Sunday, November 22, 2015

Turn the Radio On

The Music
A music fan; I like music of almost all types. For several years, I've booked musicians, singers, and music groups that perform at the Bookstore Stage in Torrey, UT for The Entrada Institute. Myself, I don't have much talent in singing or playing an instrument. I keep an acoustic guitar around home, and take it out of its case now and then. I know a few chords, but my attempts at playing are strictly solo, without an audience. Not much of a singer either, but I enjoy singing . . . in the car, in the shower - - alone.

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From an early age, I was drawn to music - - that is, listening to music. And the first music I heard was likely on the radio. Sometime around 1957, in my childhood family an old clock radio was replaced (mainly used to wake my Dad for early morning farm work). My brothers and I took the old one upstairs to our bedrooms. We tried using a metal coathanger and aluminum foil to improve its reception. The best time seemed to be late at night when some of the AM stations boosted their signals - - occasionally I could pickup a station from Memphis, TN, probably WDIA. Three hundred and sixty miles away.

A quick rundown of some of the pop music of the Fifties leading into the Sixties (Perhaps not always in order). Popular styles included big band and orchestras, jazz, ballad crooners and song stylists (Nat King Cole), and traditional country tunes (Hank Williams) and then Rockabilly. I remember kids my age and older still citing Stardust (1927 by Hoagy Carmichael), covered by groups such as Glenn Miller and His Orchestra as their favorite song. 

Your Hit Parade was a weekly network TV show that aired from 1950 to 1959 (Its radio predecessor began in 1935 and ran for fifteen years). I did not watch the show until the late Fifties when my family first got a television. Each week the seven top popular songs were featured and performed in reverse order by the Hit Parade cast of singers and dancers. The top songs were determined somehow by a ‘national survey of record sales.’ American Tobacco Company’s Lucky Strike cigarette brand sponsored the show. Each week on Saturday night, the audience would anticipate which songs would be in the top three positions and how many weeks they might stay there.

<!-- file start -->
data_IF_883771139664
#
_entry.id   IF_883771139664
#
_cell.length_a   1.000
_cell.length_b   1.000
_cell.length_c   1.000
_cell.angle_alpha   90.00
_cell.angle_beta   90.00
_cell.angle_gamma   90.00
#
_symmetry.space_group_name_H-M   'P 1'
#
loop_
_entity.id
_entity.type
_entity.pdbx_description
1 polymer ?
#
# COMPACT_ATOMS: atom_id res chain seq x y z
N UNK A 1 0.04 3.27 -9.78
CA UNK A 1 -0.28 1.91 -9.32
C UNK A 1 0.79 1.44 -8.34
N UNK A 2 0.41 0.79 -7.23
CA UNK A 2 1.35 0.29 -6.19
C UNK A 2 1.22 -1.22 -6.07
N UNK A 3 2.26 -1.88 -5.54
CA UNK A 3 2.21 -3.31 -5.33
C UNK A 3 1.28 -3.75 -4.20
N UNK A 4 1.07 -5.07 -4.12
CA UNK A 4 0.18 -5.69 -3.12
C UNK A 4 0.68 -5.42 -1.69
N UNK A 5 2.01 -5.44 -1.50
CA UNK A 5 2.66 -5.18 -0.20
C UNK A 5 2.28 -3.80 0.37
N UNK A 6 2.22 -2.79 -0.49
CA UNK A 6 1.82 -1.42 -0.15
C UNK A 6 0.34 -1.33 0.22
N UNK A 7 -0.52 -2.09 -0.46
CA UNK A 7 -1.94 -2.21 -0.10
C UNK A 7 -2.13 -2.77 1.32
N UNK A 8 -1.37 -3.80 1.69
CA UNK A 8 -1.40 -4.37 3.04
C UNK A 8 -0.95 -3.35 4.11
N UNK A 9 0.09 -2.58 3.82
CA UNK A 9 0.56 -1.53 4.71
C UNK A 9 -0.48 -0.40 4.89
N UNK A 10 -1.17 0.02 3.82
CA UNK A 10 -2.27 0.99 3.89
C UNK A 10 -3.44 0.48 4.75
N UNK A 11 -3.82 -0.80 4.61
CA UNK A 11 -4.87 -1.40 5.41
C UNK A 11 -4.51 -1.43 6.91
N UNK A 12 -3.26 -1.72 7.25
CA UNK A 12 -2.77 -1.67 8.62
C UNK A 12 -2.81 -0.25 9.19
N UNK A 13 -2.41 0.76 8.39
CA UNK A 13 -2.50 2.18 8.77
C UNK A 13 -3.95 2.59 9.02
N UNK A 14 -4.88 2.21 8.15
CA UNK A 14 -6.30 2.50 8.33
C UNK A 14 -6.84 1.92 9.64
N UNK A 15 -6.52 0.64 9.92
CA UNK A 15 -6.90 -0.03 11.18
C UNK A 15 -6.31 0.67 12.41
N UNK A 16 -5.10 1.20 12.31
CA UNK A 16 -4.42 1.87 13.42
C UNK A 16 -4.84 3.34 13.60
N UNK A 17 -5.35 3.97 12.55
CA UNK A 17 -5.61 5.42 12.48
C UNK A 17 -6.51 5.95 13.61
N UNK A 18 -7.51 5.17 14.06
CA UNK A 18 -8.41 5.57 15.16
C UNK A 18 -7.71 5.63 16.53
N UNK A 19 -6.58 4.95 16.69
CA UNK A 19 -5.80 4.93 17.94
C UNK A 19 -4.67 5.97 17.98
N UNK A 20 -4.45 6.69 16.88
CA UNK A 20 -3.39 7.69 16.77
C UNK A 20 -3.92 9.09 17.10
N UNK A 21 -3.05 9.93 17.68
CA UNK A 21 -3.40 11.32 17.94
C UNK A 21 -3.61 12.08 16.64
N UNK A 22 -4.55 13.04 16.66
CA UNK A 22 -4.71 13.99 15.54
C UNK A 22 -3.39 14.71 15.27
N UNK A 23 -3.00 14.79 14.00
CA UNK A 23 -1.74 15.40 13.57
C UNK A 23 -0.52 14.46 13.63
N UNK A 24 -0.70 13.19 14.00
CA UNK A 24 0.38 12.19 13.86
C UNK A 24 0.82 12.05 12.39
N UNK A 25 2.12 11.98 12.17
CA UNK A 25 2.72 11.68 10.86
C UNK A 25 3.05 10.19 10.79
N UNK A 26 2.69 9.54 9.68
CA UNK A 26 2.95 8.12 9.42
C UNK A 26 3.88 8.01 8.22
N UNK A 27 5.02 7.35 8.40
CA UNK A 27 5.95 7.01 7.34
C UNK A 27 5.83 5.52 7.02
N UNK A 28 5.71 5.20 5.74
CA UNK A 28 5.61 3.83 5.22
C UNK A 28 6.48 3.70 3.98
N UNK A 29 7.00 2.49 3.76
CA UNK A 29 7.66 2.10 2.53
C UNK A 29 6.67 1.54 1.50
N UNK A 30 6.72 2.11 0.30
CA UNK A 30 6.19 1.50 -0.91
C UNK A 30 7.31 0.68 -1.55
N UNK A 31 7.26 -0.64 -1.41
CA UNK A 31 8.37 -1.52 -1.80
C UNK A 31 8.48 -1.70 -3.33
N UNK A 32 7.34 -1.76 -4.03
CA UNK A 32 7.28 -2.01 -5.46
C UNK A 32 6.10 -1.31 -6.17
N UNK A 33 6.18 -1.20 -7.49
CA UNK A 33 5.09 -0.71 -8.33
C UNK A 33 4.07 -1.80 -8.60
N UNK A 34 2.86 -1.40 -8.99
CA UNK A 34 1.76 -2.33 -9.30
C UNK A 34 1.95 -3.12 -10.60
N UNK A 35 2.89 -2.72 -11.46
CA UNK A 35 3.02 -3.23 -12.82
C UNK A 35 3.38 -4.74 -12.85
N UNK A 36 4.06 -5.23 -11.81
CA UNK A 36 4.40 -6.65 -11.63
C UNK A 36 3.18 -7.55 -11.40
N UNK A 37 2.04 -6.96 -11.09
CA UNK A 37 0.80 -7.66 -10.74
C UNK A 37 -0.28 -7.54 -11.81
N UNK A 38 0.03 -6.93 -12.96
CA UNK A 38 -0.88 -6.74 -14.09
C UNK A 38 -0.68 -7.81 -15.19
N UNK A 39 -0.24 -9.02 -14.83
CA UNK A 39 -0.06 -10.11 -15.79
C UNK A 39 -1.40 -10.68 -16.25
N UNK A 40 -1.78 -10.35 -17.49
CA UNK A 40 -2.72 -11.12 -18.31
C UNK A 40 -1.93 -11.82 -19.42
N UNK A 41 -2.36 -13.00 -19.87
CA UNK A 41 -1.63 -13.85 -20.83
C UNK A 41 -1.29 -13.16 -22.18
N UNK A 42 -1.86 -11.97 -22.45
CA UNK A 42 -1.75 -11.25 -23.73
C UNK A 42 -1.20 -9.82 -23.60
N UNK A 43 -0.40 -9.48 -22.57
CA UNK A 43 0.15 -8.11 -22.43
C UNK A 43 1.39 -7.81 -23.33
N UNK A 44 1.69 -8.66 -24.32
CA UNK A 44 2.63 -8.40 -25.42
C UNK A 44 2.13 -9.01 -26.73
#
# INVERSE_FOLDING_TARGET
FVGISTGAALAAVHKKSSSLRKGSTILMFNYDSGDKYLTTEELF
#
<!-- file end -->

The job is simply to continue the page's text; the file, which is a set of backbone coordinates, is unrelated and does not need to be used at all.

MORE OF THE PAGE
A vivid childhood memory is of me and my two older brothers being invited over to a neighboring farmhouse by an elderly couple to watch television on a Sunday night. We washed and scrubbed, put on our best clothes, and were dropped off in the early evening. There was popcorn and Kool-aid, but my main recollection is seeing and listening to the Nat King Cole Show. At that time, I did not realize his was the first network music variety series hosted by a black performer.

By the late-Fifties, youngsters like myself were beginning to listen to rhythm and blues music with its stronger rhythms, often faster-paced beats, and sometimes suggestive lyrics. Music by black performers such as Fats Domino and Little Richard.

Yeah, I remember listening to 'rockabilly music' too.
"Well, I never felt more like singing the Blues
cause I never thought, that I'd ever lose
your love Dear. Why'd you do me this way?"

That is the first song that I remember learning all of the words and singing along to - - whistle if you wish.

Marty Robbins and many others covered Guy Mitchell's pop-hit of 1956; YouTube has numerous other versions - guess I was in good company.

The Sixties . . .
Growing up in the rural Midwest nearby hometown Findlay, IL, guys around my age spent hundreds of hours driving around in automobiles (Gas was cheap, around 30 cents per gallon) and listening to radio, station WLS at AM 890 kilocycles on the dial.

Five thousand watts of power that on a clear, cold night could reach way out into Iowa, east to Ohio and beyond, north to Deer River MN, or down to the Ozark hilltops and beyond to Louisiana. WLS - - 'The Bright Sounds of Chicago Radio'. Music fans could pick up the station’s evening, atmospheric ‘skip’ hundreds and sometimes a thousand of miles away. WLS made the world seem a little smaller to the average guy growing up in a place that they thought was the middle of nowhere. We ignored the signal drift and static that only lasted for a little while before the signal came back gangbusters strong. The call letters, WLS originally stood for ‘World’s Largest Store” - the station was owned by Sears, Roebucks way back when it started as a country station. But by the Sixties and into the Seventies, it was basically Top-40 music all the time and had some well-known deejays that ushered in the golden age of top forty radio.

Walt Mizener (Apr 2015) posted an article on Facebook about 'Superjock' Larry Lujack’s death (Dec 2013). Lujack was one of a string of radio deejays from the Sixties and Seventies who kept WLS radio as a top rated Top40 station.